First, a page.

The most common form of support I observed was very basic. The teammates who are watching will simply yell encouragement to their teammate as they walk into the throwing ring. Something such as, “Let’s go Michael,” or “Big throw now!” is common. However, once the athlete enters the ring and is actually throwing, the spectators stop cheering. My informants explained that too much noise can be distracting during the actual throw. After they have completed the throw, the athlete will generally walk out to retrieve the implement. During this time, as the officials measure the distance, the other throwers, as well as coaches give them technical advice about their form. I observed one particular upper classman thrower, Michael, doing this very frequently. The age and experience level of the recipients of his advice seemed irrelevant. They all listened to and acknowledged his advice. While this is an important part of the support, the throwers indicated that they appreciate general support the most.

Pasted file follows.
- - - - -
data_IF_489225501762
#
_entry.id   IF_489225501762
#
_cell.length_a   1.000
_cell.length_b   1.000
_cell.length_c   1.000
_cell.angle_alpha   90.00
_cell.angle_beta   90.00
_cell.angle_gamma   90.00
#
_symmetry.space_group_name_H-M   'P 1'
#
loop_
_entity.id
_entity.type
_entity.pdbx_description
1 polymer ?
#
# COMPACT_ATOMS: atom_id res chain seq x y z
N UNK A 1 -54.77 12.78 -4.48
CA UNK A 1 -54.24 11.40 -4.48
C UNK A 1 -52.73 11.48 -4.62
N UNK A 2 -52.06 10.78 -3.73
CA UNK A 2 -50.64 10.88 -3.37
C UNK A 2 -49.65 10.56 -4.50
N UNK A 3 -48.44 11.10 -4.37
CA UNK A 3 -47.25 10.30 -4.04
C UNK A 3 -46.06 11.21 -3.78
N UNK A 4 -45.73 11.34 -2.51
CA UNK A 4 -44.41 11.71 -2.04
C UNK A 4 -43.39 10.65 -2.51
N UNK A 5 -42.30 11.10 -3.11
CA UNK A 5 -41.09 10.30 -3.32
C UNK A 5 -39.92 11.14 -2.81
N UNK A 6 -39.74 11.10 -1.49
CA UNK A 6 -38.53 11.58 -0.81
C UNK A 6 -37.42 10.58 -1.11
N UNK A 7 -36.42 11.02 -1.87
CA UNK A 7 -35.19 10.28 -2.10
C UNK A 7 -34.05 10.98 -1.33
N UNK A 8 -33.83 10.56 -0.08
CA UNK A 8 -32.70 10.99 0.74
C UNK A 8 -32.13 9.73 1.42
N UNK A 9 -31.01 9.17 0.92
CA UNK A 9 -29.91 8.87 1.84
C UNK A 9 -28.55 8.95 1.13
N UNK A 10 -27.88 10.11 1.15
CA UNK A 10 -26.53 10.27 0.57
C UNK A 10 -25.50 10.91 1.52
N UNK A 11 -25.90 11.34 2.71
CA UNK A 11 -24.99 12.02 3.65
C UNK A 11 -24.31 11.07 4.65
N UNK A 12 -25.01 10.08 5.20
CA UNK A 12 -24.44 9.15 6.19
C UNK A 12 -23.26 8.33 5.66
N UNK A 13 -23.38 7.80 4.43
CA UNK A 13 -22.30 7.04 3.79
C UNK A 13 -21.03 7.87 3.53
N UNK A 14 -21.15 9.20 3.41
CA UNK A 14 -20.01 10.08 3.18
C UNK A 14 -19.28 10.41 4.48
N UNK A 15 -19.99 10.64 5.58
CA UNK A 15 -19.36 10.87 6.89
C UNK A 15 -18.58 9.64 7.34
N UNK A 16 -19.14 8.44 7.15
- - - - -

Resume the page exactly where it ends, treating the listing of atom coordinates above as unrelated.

Bruce: I know that this last meet that we were at in [Earp College], that Will didn’t have a good day, I’m pretty sure it was in the weight… S.H.: How do you cope with that? Like when Will’s not doing well, do you try to encourage him or do you just try to leave him alone? Bruce: It depends on the personality. For the most part everyone on the team… is open to encouragement and a little help here and there. So you might point out on thing they’re doing wrong. Like, ‘Hey, pull a little hard here at the end,’ or like ‘Get that foot down quicker.’ But for the most part just be like, ‘Hey you can do this, just get out there you know you can do it. So just go out there and give it your best.’ S.H.: So it’s more of the general encouragement rather than ‘this is what you need to do better at.’ Bruce: Right. And for the most part, when someone [gives you technical advice] you hear them but you don’t sit there and just practice it on the side…

As Bruce relates, the throwers appreciate all of the assistance that they receive from their fellow throwers, and because of the close knit nature of their group, they know how to draw encouragement and support from one another.